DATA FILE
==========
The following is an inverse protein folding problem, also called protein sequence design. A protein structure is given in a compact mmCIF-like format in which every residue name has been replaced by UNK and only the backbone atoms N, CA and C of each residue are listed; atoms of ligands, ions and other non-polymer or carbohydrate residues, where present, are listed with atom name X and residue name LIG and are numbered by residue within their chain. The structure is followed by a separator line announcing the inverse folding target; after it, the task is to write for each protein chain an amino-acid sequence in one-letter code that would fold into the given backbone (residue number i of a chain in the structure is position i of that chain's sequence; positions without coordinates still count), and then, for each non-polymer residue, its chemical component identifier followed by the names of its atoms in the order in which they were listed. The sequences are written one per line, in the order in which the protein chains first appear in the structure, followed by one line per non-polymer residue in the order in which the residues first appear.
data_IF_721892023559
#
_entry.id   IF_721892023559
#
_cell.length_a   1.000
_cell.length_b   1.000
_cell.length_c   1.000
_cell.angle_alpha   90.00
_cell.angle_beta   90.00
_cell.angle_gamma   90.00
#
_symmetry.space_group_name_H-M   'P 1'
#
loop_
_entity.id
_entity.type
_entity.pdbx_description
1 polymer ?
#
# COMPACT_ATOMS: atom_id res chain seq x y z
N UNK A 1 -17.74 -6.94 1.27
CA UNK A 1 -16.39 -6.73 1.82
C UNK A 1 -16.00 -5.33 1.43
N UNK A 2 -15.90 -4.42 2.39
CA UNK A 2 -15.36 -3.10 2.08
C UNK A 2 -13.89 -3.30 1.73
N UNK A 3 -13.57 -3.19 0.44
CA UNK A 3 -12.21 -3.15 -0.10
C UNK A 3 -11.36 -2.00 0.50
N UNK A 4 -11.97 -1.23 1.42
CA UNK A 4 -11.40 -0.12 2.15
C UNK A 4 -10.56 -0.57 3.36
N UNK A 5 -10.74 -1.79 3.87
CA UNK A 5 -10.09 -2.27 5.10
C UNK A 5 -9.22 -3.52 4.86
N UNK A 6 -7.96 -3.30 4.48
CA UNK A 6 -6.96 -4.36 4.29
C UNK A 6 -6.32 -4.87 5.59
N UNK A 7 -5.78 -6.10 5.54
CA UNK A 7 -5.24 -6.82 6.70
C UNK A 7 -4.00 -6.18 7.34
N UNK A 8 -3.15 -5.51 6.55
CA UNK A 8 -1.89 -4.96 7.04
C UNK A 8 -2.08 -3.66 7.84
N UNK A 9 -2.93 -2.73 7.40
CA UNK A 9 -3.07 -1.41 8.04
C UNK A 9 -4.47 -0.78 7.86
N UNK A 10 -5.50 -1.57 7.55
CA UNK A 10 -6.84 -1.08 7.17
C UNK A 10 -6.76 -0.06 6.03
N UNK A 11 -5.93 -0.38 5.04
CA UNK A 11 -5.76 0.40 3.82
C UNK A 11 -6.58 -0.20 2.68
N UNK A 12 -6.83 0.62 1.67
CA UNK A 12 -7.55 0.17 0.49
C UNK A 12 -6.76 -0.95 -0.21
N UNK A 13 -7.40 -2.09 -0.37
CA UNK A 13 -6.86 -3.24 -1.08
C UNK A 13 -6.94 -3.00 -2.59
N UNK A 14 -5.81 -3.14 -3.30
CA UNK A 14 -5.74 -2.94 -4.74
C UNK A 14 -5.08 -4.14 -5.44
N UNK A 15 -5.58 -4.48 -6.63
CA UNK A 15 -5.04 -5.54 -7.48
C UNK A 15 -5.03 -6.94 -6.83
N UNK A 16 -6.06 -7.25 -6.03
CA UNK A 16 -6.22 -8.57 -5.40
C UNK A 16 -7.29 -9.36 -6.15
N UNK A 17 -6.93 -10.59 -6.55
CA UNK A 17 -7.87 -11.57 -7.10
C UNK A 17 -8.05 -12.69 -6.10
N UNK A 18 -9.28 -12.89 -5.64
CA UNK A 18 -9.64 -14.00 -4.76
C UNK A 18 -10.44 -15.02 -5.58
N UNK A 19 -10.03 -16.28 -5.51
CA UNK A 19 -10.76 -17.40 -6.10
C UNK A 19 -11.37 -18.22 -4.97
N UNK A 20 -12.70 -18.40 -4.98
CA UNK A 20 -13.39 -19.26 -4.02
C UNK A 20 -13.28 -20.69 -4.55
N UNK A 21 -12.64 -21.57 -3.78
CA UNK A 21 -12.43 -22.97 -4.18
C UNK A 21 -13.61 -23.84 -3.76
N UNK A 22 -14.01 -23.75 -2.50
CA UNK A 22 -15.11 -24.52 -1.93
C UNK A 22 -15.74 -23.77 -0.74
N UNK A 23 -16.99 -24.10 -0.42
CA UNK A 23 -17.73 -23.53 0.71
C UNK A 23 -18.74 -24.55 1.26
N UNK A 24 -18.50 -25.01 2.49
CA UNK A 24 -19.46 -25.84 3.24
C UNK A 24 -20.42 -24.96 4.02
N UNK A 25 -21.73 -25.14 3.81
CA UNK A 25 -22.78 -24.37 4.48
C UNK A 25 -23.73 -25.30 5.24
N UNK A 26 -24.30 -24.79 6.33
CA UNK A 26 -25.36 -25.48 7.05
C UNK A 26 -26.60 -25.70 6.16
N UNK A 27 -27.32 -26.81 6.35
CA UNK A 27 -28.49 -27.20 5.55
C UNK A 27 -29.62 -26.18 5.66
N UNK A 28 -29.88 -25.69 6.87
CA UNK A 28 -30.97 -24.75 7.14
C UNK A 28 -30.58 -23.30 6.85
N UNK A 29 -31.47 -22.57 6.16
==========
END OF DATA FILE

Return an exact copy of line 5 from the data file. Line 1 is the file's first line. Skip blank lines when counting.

#